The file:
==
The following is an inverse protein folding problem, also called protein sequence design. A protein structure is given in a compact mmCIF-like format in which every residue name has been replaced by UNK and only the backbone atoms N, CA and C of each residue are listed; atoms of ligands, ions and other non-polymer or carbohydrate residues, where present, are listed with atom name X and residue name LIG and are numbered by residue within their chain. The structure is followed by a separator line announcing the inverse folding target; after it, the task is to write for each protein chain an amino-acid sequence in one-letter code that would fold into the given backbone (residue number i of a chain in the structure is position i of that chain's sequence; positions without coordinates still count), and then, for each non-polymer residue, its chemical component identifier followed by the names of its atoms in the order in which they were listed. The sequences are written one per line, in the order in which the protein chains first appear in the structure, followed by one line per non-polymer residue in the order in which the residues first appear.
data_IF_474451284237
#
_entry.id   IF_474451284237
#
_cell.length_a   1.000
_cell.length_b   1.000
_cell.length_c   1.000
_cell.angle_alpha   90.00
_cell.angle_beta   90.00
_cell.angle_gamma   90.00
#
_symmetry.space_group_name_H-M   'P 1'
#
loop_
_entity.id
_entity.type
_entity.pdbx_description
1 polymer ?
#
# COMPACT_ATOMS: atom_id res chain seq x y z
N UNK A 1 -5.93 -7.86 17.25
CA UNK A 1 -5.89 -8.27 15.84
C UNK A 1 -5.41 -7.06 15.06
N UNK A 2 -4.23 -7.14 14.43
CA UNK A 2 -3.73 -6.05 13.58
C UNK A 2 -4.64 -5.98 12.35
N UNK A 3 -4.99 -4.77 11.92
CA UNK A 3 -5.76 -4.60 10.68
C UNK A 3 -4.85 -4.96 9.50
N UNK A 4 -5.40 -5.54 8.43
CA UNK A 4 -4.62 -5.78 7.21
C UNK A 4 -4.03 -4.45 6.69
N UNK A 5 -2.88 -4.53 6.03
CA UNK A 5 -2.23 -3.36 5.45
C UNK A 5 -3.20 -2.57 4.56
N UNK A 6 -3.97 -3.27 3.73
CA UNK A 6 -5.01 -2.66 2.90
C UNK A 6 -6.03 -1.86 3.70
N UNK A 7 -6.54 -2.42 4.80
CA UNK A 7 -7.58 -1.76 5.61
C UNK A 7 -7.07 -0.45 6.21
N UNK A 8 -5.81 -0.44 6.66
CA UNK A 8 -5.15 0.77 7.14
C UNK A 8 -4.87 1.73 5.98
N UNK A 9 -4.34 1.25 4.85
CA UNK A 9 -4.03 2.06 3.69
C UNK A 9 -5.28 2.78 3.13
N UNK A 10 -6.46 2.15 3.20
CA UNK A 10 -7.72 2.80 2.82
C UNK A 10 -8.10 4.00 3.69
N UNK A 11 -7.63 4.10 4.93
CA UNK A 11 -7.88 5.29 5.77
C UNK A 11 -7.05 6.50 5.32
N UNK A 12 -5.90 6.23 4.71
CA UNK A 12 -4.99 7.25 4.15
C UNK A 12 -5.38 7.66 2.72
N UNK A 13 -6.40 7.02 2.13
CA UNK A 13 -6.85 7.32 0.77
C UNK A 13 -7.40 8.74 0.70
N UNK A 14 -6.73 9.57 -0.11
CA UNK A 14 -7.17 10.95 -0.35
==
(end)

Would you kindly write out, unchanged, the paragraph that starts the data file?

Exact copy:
The following is an inverse protein folding problem, also called protein sequence design. A protein structure is given in a compact mmCIF-like format in which every residue name has been replaced by UNK and only the backbone atoms N, CA and C of each residue are listed; atoms of ligands, ions and other non-polymer or carbohydrate residues, where present, are listed with atom name X and residue name LIG and are numbered by residue within their chain. The structure is followed by a separator line announcing the inverse folding target; after it, the task is to write for each protein chain an amino-acid sequence in one-letter code that would fold into the given backbone (residue number i of a chain in the structure is position i of that chain's sequence; positions without coordinates still count), and then, for each non-polymer residue, its chemical component identifier followed by the names of its atoms in the order in which they were listed. The sequences are written one per line, in the order in which the protein chains first appear in the structure, followed by one line per non-polymer residue in the order in which the residues first appear.